Should cash-for-gold businesses be considered secondhand stores, jewelry shops or, perhaps, recycling facilities?
Confounded by the newly popular business model, Carson leaders have put a temporary halt on any new such stores while city planners try to define what they are and where they belong.
"Cash-for-gold stores don't fit neatly into any established category," City Attorney Bill Wynder said. "Which is yet another reason why the city ought to study how to best regulate, license and entitle these kinds of business entities. They're not a store in the sense that they have new or used products for sale, and yet they engage in business and trade."
The price of gold has shot up every year since 2008, as the nationwide recession left many without reliable incomes. Entrepreneurs seized the opportunity to make quick money, and cash-for-gold stores have proliferated in the South Bay and across the country.
The possibility for fast cash has attracted more than just people with stashes of old, unworn jewelry. Opportunistic thieves and robbers increasingly snatched necklaces from people walking outside.
In California, cash-for-gold businesses are required to register with the state, undergo background checks and report all of their purchases to law enforcement agencies in case the merchandise was stolen. But cities have grappled with whether they cause an increase in crime, and where these businesses would be most appropriate.
Cities that decided to regulate such businesses have differed on what they are, according to a review by the League of California Cities. Colton, San Leandro, Hawaiian Gardens, Glendora and others consider them akin to pawn shops and thrift stores, while Livermore calls them recycling facilities. In Los Gatos, they are considered regular retail stores.
The Carson City Council voted on Nov. 20 to put a moratorium on any new cash-for-gold stores through Jan. 4. A bid to extend that for a full year was shot down this week, as some council members worried about sending a message that the city was not business friendly.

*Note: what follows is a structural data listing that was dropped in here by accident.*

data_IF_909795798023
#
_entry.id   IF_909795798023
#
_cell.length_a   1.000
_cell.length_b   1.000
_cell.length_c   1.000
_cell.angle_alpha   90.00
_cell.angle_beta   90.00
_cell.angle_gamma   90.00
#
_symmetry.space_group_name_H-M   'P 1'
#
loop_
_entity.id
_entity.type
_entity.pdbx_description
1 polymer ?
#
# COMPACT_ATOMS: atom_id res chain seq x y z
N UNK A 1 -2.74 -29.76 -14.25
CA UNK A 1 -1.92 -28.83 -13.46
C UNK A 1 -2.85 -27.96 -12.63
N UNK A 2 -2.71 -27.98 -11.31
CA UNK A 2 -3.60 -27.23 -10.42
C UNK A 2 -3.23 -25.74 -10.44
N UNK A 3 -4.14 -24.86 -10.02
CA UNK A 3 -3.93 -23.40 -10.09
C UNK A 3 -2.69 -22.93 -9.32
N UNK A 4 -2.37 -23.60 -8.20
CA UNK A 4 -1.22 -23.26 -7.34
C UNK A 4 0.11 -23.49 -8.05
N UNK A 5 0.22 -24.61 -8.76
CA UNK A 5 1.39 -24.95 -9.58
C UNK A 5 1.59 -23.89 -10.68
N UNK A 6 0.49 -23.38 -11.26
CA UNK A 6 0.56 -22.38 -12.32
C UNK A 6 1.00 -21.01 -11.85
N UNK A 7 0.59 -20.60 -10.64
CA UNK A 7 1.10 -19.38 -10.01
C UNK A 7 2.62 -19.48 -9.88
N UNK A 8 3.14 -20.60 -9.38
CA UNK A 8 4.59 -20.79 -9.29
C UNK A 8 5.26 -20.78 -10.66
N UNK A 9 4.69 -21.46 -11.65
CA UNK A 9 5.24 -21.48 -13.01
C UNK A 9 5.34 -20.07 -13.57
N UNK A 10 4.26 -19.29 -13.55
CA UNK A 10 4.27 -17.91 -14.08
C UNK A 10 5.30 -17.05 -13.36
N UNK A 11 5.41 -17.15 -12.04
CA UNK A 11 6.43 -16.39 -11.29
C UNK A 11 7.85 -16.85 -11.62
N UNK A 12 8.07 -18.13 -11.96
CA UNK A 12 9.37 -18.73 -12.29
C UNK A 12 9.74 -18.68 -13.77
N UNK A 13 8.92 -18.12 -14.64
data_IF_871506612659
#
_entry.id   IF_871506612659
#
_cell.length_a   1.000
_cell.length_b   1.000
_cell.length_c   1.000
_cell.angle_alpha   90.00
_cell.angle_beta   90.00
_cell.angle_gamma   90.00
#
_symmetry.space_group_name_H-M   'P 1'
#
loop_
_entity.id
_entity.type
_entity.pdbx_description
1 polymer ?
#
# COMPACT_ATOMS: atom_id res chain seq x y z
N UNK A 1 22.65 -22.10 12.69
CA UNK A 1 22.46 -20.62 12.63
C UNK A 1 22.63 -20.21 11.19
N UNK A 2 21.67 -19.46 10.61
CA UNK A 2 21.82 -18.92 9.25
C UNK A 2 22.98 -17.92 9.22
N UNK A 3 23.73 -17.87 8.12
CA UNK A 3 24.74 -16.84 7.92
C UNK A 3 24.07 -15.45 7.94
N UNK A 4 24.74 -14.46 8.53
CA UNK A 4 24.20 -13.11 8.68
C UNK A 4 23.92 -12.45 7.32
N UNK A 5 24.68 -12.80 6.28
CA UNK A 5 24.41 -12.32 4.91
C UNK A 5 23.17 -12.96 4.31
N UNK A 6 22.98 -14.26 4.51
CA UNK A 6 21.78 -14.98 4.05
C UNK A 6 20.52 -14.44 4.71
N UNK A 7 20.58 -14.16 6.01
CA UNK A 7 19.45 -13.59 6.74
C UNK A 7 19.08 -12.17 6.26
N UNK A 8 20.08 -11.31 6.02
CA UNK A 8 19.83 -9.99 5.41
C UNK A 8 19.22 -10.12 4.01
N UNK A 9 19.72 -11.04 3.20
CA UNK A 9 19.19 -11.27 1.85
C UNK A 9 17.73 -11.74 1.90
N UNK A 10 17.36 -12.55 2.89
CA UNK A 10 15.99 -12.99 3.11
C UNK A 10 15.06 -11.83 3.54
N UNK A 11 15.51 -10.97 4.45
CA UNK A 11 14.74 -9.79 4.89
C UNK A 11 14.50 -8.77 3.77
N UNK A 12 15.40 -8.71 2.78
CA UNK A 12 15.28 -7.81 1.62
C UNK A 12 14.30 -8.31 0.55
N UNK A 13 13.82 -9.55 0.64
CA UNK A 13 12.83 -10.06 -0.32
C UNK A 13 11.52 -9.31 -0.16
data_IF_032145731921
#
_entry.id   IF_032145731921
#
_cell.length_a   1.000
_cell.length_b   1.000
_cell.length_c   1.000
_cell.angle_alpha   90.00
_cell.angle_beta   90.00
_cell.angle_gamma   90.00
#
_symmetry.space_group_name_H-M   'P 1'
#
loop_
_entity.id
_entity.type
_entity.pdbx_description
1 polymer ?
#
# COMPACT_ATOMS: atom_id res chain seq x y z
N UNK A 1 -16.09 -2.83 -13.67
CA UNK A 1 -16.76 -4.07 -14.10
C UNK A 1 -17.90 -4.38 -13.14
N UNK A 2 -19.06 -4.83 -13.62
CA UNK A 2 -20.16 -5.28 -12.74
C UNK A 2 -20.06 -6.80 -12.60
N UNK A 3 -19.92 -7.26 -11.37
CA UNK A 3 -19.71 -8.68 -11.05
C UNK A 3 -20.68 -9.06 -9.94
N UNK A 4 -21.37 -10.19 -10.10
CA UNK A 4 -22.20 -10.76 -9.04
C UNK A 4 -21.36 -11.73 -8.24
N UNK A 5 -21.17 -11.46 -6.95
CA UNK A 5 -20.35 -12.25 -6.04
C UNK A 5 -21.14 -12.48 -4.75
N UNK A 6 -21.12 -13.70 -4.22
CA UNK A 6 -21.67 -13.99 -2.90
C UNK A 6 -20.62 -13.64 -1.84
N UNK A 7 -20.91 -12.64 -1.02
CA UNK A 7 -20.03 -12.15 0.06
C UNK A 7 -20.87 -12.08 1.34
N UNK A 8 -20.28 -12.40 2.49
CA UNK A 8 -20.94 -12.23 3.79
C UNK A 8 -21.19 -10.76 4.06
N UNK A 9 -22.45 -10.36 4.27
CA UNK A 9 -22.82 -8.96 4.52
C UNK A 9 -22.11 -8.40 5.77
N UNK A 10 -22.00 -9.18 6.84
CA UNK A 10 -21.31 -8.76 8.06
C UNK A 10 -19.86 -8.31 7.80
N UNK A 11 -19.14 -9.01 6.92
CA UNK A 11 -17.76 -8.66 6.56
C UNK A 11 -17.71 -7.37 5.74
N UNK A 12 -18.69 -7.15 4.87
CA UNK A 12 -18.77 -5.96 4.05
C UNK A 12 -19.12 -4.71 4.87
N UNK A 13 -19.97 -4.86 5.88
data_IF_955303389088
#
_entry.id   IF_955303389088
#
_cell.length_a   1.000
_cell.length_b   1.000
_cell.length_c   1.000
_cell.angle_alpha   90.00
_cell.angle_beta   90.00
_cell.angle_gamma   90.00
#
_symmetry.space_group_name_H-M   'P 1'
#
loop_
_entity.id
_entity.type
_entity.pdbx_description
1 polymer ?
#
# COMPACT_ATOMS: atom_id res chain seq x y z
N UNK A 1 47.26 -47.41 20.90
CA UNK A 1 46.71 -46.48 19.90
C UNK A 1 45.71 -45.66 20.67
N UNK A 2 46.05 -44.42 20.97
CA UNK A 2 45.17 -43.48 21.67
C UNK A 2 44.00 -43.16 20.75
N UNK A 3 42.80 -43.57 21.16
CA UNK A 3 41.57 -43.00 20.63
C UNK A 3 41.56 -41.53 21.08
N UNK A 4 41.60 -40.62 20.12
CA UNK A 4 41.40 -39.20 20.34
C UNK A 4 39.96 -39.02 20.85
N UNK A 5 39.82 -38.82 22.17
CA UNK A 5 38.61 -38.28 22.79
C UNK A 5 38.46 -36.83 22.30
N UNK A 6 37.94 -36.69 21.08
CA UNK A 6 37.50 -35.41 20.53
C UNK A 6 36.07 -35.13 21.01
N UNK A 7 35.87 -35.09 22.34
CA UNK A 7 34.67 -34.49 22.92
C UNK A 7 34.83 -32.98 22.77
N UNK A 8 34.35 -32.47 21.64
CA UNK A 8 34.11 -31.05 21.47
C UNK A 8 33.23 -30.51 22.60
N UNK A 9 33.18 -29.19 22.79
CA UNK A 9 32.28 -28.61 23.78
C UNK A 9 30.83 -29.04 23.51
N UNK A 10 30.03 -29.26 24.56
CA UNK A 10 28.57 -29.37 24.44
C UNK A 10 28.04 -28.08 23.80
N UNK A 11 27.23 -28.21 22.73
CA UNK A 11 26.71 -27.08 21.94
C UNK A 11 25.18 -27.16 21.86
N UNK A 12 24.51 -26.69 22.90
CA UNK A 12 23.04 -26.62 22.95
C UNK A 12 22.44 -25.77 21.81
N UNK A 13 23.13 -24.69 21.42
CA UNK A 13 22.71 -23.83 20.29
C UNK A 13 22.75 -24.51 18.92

But the city's Planning Commission was asked on Tuesday to craft regulations for buyers of used gold and present them to the council so the Municipal Code can be updated. Currently, nothing in the code addresses such businesses.
"Carson is my Beverly Hills," said Councilwoman Lula Davis-Holmes, who introduced the motion to temporarily put a stop to new cash-for-gold stores. "There are 11 gold shops in this city and we need to come up with new guidelines."
The city actually has six active cash-for-gold stores - down from 12 that have active business licenses but are now closed, according to a staff report.
The city staff and Planning Commission were asked to return to the council with suggested ways to regulate cash-for-gold stores. Though the moratorium was not extended past Jan. 4, the council's three-member majority expressed a strong desire to change city code to restrict the businesses.
Some residents opposed making such changes on Tuesday, as the council discussed an extended moratorium.
"I drove down Hawthorne Boulevard within the fine city of Torrance between Torrance and Lomita boulevards, and saw four cash-for-gold stores that weren't there a year ago," resident Paul Randall said. "Torrance is welcoming them. We're supposed to be a business-friendly city. What are we trying to do - go out of business?"
Mayor Jim Dear and Councilman Elito Santarina also opposed any regulation.
"These businesses are here because of the natural processes of capitalism," Dear said. "I'll be watching this very closely, and when staff comes up with recommendations that really do put people out of business, I'm going to remark back and say, `See, I told you."'
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